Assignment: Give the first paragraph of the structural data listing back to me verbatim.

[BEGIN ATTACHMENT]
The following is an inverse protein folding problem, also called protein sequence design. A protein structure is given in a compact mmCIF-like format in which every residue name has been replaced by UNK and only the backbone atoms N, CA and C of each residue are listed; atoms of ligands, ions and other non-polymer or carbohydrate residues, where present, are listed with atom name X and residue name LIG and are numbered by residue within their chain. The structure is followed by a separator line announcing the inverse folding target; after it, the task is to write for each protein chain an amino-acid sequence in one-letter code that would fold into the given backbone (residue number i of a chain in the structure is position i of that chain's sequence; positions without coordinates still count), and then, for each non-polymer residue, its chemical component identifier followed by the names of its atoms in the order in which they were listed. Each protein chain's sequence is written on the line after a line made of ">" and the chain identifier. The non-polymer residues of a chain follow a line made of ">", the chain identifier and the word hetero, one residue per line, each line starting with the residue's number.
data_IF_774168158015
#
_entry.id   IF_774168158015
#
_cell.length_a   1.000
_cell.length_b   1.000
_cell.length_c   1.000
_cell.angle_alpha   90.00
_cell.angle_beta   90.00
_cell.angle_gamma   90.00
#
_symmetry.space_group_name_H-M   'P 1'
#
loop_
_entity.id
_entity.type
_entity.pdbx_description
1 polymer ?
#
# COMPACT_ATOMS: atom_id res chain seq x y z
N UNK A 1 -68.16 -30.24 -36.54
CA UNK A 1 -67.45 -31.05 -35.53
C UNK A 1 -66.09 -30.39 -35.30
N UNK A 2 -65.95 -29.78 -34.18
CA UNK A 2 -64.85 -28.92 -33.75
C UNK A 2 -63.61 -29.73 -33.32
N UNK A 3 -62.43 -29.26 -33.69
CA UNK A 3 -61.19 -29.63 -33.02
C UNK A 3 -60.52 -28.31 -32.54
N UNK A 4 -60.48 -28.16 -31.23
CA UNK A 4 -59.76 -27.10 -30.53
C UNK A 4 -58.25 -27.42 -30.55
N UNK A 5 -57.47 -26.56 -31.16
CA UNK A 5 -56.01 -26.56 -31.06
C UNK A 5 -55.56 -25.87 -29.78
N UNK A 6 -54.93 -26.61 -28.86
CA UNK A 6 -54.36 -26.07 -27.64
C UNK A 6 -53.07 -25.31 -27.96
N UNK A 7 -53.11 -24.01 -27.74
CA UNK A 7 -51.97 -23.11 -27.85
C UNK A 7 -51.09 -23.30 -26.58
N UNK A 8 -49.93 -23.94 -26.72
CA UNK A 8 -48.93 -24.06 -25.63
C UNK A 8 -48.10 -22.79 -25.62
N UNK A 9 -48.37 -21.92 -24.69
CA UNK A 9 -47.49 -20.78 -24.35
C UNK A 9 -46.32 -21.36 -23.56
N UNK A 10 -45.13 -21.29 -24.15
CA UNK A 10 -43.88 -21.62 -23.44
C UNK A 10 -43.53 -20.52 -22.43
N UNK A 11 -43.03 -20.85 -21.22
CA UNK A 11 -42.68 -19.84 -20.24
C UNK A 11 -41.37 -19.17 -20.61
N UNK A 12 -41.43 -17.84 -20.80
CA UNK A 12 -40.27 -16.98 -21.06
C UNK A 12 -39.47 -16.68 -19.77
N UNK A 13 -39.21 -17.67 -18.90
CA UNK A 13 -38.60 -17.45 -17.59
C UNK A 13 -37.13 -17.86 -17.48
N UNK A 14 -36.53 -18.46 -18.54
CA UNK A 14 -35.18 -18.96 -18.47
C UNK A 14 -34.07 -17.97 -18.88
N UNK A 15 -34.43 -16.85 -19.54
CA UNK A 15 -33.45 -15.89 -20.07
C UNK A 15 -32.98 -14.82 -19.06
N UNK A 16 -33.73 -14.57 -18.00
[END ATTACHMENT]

The following is an inverse protein folding problem, also called protein sequence design. A protein structure is given in a compact mmCIF-like format in which every residue name has been replaced by UNK and only the backbone atoms N, CA and C of each residue are listed; atoms of ligands, ions and other non-polymer or carbohydrate residues, where present, are listed with atom name X and residue name LIG and are numbered by residue within their chain. The structure is followed by a separator line announcing the inverse folding target; after it, the task is to write for each protein chain an amino-acid sequence in one-letter code that would fold into the given backbone (residue number i of a chain in the structure is position i of that chain's sequence; positions without coordinates still count), and then, for each non-polymer residue, its chemical component identifier followed by the names of its atoms in the order in which they were listed. Each protein chain's sequence is written on the line after a line made of ">" and the chain identifier. The non-polymer residues of a chain follow a line made of ">", the chain identifier and the word hetero, one residue per line, each line starting with the residue's number.